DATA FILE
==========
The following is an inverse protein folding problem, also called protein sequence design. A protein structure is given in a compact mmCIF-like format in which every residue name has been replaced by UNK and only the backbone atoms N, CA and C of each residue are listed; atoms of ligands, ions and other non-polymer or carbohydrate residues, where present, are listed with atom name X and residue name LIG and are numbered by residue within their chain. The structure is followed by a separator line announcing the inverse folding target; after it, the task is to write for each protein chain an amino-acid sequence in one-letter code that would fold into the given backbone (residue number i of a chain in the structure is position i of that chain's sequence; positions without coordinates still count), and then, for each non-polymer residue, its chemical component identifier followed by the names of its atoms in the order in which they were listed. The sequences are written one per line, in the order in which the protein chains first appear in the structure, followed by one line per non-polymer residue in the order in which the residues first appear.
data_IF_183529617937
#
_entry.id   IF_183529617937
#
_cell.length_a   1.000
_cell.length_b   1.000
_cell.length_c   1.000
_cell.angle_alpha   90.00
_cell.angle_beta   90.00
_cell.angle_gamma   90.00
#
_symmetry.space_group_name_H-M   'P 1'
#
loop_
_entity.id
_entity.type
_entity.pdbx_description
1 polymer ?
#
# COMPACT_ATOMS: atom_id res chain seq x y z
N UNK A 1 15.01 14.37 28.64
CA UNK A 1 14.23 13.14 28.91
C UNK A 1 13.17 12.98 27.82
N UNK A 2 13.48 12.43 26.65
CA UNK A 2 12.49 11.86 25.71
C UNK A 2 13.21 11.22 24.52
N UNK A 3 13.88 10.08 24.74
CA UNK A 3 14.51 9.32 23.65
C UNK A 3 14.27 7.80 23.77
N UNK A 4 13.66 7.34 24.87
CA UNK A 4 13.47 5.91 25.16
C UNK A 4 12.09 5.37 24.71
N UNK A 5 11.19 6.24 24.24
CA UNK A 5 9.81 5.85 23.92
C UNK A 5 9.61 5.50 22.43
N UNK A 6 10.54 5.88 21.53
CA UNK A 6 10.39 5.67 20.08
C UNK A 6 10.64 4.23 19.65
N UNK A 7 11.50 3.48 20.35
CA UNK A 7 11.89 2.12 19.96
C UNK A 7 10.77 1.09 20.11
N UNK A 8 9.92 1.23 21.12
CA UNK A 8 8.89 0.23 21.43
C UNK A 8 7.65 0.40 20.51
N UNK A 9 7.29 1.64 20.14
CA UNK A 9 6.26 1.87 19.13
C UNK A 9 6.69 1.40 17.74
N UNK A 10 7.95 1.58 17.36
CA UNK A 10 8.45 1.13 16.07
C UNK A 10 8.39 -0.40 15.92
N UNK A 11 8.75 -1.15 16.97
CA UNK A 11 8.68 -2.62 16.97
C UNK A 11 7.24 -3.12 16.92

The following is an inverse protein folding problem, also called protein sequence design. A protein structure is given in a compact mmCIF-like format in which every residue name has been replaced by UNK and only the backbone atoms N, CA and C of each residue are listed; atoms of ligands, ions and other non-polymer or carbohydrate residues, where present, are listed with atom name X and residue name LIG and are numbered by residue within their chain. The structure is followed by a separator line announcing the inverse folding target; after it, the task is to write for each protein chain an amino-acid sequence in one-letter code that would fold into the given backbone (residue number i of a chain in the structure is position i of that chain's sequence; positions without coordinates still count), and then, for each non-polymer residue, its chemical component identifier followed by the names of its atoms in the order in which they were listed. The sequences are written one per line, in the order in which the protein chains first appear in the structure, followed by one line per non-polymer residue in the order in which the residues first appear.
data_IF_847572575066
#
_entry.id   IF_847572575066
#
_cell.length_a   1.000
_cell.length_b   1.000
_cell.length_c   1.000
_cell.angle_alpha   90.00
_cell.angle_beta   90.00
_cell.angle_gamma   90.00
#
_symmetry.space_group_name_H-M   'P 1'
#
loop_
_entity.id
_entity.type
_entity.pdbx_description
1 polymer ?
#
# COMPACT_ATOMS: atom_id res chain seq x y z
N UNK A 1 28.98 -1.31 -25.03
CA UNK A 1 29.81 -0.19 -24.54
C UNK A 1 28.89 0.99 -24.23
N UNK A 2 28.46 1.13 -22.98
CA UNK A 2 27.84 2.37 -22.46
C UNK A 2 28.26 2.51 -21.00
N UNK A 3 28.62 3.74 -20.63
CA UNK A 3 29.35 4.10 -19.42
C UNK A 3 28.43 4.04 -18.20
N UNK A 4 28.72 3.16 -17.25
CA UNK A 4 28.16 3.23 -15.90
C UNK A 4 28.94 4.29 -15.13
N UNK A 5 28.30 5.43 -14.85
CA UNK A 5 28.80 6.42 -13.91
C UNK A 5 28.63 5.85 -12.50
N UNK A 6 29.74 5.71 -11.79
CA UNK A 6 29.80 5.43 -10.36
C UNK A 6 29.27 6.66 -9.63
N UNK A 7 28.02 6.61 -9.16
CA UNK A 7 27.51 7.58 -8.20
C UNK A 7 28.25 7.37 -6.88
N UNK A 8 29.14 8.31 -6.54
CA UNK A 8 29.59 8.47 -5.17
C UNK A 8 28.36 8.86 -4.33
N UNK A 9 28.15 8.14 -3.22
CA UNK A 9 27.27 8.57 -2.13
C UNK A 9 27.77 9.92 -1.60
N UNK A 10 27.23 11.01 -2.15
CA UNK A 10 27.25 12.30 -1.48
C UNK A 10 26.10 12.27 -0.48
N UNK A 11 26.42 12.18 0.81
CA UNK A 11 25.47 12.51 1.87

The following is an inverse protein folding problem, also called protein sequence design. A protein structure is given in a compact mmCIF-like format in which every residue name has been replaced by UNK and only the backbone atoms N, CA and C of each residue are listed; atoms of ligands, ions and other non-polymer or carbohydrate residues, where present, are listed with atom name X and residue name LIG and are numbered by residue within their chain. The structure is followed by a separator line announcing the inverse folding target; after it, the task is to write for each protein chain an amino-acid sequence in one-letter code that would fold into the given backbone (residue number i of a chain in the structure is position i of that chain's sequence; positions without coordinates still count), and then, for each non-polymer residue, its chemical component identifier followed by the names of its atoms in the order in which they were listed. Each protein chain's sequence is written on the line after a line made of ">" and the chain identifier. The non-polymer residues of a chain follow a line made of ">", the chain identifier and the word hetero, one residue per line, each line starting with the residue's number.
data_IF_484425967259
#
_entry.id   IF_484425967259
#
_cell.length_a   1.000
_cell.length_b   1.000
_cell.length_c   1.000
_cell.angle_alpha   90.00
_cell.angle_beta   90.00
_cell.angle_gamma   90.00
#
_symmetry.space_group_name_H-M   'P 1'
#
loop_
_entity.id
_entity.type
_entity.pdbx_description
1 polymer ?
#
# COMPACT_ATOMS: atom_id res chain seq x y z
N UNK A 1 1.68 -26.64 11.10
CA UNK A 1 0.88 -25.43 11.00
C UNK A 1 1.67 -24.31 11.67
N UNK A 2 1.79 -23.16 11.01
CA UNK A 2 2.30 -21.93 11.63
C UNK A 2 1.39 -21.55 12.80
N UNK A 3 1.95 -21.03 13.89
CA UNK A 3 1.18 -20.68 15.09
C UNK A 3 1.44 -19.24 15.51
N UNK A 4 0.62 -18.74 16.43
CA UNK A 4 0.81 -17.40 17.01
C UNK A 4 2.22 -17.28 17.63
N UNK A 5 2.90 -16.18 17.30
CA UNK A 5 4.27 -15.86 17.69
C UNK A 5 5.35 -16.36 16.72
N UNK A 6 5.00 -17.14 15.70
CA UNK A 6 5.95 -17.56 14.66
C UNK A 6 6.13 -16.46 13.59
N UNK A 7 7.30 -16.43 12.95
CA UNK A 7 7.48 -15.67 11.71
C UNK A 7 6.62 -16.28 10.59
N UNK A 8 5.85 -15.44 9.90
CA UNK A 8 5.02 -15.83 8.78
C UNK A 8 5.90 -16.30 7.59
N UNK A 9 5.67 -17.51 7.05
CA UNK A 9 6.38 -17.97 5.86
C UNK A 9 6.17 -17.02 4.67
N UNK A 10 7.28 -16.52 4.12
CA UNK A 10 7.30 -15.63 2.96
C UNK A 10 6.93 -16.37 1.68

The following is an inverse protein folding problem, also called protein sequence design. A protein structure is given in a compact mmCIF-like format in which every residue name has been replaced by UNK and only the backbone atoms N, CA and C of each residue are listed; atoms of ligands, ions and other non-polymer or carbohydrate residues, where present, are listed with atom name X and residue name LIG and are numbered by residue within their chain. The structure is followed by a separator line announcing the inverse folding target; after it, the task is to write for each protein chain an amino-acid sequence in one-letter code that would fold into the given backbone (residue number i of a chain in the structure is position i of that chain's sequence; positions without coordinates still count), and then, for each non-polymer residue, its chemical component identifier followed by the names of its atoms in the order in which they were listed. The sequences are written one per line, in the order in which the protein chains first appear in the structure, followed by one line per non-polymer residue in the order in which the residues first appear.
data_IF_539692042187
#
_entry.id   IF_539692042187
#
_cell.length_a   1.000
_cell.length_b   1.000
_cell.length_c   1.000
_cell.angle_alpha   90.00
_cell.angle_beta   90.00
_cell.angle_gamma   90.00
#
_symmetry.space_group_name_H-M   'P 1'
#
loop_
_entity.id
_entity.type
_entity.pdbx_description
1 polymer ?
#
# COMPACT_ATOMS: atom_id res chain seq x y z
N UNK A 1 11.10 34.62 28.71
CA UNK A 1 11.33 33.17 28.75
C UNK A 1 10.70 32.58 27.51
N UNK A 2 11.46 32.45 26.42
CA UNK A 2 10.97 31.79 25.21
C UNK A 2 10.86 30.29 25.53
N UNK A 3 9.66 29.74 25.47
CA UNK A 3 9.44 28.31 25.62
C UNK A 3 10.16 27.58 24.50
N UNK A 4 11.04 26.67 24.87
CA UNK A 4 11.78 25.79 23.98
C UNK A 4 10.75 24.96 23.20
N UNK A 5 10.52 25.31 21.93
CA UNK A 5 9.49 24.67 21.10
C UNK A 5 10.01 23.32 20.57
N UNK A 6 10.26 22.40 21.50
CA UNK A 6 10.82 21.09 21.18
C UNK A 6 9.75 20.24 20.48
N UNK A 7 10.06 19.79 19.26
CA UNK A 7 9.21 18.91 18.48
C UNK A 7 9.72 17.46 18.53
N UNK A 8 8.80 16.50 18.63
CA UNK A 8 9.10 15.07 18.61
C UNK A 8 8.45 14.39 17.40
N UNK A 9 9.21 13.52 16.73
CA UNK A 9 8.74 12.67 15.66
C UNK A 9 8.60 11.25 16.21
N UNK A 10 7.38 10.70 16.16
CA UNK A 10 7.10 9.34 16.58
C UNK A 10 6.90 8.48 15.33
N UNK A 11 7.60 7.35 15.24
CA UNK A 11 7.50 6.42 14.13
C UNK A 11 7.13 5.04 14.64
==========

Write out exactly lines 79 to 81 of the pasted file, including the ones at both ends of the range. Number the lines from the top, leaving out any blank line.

N UNK A 2 28.46 1.13 -22.98
CA UNK A 2 27.84 2.37 -22.46
C UNK A 2 28.26 2.51 -21.00